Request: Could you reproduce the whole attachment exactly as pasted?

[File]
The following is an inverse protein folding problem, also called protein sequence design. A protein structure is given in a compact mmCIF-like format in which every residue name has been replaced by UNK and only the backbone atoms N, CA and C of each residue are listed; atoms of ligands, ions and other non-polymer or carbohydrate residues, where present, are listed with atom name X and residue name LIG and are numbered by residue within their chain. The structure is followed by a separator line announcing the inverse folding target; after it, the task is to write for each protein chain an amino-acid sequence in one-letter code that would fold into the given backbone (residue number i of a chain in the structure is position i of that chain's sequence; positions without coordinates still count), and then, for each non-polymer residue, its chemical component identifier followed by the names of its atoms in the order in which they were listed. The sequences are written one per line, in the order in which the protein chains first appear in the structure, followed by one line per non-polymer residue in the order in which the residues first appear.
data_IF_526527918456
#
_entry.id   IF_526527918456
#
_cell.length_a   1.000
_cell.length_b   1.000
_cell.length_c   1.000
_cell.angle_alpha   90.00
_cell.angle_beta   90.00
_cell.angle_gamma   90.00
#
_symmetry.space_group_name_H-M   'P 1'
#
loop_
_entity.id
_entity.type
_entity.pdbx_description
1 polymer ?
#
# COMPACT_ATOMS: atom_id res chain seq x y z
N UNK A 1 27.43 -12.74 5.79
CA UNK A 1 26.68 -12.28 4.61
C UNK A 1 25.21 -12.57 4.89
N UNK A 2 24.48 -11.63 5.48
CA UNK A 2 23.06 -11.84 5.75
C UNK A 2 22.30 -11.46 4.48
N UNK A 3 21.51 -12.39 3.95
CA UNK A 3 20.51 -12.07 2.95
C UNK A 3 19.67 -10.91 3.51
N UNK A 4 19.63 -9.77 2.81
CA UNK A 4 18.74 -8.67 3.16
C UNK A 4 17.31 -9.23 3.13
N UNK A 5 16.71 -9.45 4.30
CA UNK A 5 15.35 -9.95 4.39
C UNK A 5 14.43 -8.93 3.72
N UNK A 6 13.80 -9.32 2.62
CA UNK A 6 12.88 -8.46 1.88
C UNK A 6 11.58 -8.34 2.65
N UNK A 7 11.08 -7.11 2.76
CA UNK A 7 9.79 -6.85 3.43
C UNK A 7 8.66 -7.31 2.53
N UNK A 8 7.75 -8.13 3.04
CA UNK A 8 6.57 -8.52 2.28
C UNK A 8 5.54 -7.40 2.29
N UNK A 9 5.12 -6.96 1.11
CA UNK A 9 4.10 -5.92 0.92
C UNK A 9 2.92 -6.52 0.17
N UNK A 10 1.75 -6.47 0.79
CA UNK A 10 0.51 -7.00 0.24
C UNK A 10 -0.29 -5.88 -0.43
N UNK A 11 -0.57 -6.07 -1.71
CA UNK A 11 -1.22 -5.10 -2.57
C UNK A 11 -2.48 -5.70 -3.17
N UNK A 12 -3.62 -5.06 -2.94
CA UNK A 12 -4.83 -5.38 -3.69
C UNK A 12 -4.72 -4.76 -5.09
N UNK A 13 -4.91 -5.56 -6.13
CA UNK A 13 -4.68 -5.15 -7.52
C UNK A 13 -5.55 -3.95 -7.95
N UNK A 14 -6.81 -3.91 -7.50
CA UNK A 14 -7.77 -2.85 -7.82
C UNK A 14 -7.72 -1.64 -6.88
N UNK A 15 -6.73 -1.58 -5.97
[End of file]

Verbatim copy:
The following is an inverse protein folding problem, also called protein sequence design. A protein structure is given in a compact mmCIF-like format in which every residue name has been replaced by UNK and only the backbone atoms N, CA and C of each residue are listed; atoms of ligands, ions and other non-polymer or carbohydrate residues, where present, are listed with atom name X and residue name LIG and are numbered by residue within their chain. The structure is followed by a separator line announcing the inverse folding target; after it, the task is to write for each protein chain an amino-acid sequence in one-letter code that would fold into the given backbone (residue number i of a chain in the structure is position i of that chain's sequence; positions without coordinates still count), and then, for each non-polymer residue, its chemical component identifier followed by the names of its atoms in the order in which they were listed. The sequences are written one per line, in the order in which the protein chains first appear in the structure, followed by one line per non-polymer residue in the order in which the residues first appear.
data_IF_526527918456
#
_entry.id   IF_526527918456
#
_cell.length_a   1.000
_cell.length_b   1.000
_cell.length_c   1.000
_cell.angle_alpha   90.00
_cell.angle_beta   90.00
_cell.angle_gamma   90.00
#
_symmetry.space_group_name_H-M   'P 1'
#
loop_
_entity.id
_entity.type
_entity.pdbx_description
1 polymer ?
#
# COMPACT_ATOMS: atom_id res chain seq x y z
N UNK A 1 27.43 -12.74 5.79
CA UNK A 1 26.68 -12.28 4.61
C UNK A 1 25.21 -12.57 4.89
N UNK A 2 24.48 -11.63 5.48
CA UNK A 2 23.06 -11.84 5.75
C UNK A 2 22.30 -11.46 4.48
N UNK A 3 21.51 -12.39 3.95
CA UNK A 3 20.51 -12.07 2.95
C UNK A 3 19.67 -10.91 3.51
N UNK A 4 19.63 -9.77 2.81
CA UNK A 4 18.74 -8.67 3.16
C UNK A 4 17.31 -9.23 3.13
N UNK A 5 16.71 -9.45 4.30
CA UNK A 5 15.35 -9.95 4.39
C UNK A 5 14.43 -8.93 3.72
N UNK A 6 13.80 -9.32 2.62
CA UNK A 6 12.88 -8.46 1.88
C UNK A 6 11.58 -8.34 2.65
N UNK A 7 11.08 -7.11 2.76
CA UNK A 7 9.79 -6.85 3.43
C UNK A 7 8.66 -7.31 2.53
N UNK A 8 7.75 -8.13 3.04
CA UNK A 8 6.57 -8.52 2.28
C UNK A 8 5.54 -7.40 2.29
N UNK A 9 5.12 -6.96 1.11
CA UNK A 9 4.10 -5.92 0.92
C UNK A 9 2.92 -6.52 0.17
N UNK A 10 1.75 -6.47 0.79
CA UNK A 10 0.51 -7.00 0.24
C UNK A 10 -0.29 -5.88 -0.43
N UNK A 11 -0.57 -6.07 -1.71
CA UNK A 11 -1.22 -5.10 -2.57
C UNK A 11 -2.48 -5.70 -3.17
N UNK A 12 -3.62 -5.06 -2.94
CA UNK A 12 -4.83 -5.38 -3.69
C UNK A 12 -4.72 -4.76 -5.09
N UNK A 13 -4.91 -5.56 -6.13
CA UNK A 13 -4.68 -5.15 -7.52
C UNK A 13 -5.55 -3.95 -7.95
N UNK A 14 -6.81 -3.91 -7.50
CA UNK A 14 -7.77 -2.85 -7.82
C UNK A 14 -7.72 -1.64 -6.88
N UNK A 15 -6.73 -1.58 -5.97